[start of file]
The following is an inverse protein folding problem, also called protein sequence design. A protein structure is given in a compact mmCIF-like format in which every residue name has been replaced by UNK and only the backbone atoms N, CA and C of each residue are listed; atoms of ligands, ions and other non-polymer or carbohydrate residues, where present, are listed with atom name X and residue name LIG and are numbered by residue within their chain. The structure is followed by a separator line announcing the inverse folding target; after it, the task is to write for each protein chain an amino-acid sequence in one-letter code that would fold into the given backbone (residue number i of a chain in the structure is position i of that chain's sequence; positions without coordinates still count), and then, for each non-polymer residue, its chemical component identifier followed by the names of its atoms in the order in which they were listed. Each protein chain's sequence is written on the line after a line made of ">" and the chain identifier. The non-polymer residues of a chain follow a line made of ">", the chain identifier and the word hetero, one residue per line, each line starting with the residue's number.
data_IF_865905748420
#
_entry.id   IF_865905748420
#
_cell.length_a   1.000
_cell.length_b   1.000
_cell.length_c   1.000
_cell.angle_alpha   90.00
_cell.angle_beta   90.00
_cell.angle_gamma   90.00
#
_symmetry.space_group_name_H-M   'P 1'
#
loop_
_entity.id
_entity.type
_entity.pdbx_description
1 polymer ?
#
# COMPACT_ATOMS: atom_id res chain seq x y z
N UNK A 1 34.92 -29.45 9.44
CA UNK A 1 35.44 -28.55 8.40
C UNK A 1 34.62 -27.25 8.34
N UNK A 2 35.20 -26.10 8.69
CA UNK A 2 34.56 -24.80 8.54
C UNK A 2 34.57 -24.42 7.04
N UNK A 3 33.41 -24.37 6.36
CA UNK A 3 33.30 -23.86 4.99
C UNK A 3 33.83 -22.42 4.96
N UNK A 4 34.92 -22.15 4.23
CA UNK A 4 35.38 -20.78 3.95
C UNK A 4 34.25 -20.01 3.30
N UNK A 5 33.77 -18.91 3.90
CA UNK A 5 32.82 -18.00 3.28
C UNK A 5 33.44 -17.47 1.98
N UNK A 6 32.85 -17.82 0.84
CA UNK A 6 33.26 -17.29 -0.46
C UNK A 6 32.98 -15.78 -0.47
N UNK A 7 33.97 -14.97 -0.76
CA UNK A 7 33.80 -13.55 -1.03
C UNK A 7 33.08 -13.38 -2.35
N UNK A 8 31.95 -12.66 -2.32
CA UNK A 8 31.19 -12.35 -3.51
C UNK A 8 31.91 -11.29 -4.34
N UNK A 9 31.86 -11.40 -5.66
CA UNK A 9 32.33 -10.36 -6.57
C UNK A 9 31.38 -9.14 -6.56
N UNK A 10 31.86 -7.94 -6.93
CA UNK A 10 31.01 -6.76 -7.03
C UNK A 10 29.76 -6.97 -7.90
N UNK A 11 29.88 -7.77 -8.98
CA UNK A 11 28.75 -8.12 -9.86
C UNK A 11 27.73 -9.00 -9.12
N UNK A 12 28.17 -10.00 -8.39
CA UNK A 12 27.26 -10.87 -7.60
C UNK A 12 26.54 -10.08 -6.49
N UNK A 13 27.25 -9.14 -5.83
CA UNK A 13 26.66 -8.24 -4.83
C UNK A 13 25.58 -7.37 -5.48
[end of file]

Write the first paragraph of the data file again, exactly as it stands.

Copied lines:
The following is an inverse protein folding problem, also called protein sequence design. A protein structure is given in a compact mmCIF-like format in which every residue name has been replaced by UNK and only the backbone atoms N, CA and C of each residue are listed; atoms of ligands, ions and other non-polymer or carbohydrate residues, where present, are listed with atom name X and residue name LIG and are numbered by residue within their chain. The structure is followed by a separator line announcing the inverse folding target; after it, the task is to write for each protein chain an amino-acid sequence in one-letter code that would fold into the given backbone (residue number i of a chain in the structure is position i of that chain's sequence; positions without coordinates still count), and then, for each non-polymer residue, its chemical component identifier followed by the names of its atoms in the order in which they were listed. Each protein chain's sequence is written on the line after a line made of ">" and the chain identifier. The non-polymer residues of a chain follow a line made of ">", the chain identifier and the word hetero, one residue per line, each line starting with the residue's number.